The late nineteenth century oil on canvas presented unframed depicting a bloodhound named ‘Grafton’ with collar, the whole a copy of Sir Edwin Landseer’s ‘Dignity and Impudence’ of 1839 with the west highland terrier ‘scratch’ omitted from the composition.
The painting is in relatively tired and distressed condition with six patches to the reverse. One of these is noticeable from the front. He remains uncleaned and there is a frame for the picture which can be provided with it if required. Overall the work remains a nice decorative picture but could be restored if so desired.
Landseer’s dog paintings of the 1830s are among his most celebrated works and Dignity and Impudence remains the most popular of all. Many, including this work, consist of commissioned, life-size ‘portraits’; the rest are independent subjects, smaller in scale and usually with a narrative content. Here Landseer wittily contrasts the scale and character of a bloodhound called Grafton and a West Highland terrier called Scratch. Both dogs belonged to Jacob Bell, who commissioned the picture. The picture’s composition parodies the Dutch portrait tradition, whereby the subject is framed by a window, with an arm or hand extending over the edge, just as the bloodhound’s paw hangs over the edge of the kennel.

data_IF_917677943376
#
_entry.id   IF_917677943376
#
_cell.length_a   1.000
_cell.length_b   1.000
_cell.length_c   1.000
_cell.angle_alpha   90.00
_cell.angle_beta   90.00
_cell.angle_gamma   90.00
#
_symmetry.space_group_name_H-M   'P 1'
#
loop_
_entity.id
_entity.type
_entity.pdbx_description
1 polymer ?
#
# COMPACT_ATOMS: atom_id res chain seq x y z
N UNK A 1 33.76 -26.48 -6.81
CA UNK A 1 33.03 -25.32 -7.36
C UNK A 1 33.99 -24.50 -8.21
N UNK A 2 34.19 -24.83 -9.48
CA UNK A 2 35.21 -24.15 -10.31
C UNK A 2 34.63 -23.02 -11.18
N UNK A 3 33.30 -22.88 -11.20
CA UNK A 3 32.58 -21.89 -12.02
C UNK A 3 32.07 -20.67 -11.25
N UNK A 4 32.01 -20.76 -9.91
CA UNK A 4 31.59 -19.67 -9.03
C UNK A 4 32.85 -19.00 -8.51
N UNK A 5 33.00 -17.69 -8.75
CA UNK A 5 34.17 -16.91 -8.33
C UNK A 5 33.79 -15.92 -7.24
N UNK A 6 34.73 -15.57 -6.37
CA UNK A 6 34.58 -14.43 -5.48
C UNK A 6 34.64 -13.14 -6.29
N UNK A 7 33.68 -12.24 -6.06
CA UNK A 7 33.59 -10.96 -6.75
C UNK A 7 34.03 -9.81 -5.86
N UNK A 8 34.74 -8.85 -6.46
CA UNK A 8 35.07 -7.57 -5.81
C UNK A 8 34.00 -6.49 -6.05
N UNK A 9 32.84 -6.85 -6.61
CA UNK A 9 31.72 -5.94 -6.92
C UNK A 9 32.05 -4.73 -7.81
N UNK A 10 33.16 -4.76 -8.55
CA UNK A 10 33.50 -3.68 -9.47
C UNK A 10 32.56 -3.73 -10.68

This picture effectively does what Landseer drew attention to which was the dogs’ ‘human’ characteristics: the soulful look and gentle dignity of the bloodhound and the smooth, variegated textures.
Of a hugely popular subject this is a super little painting, which does, what Landseer intended and that is to personify the dog.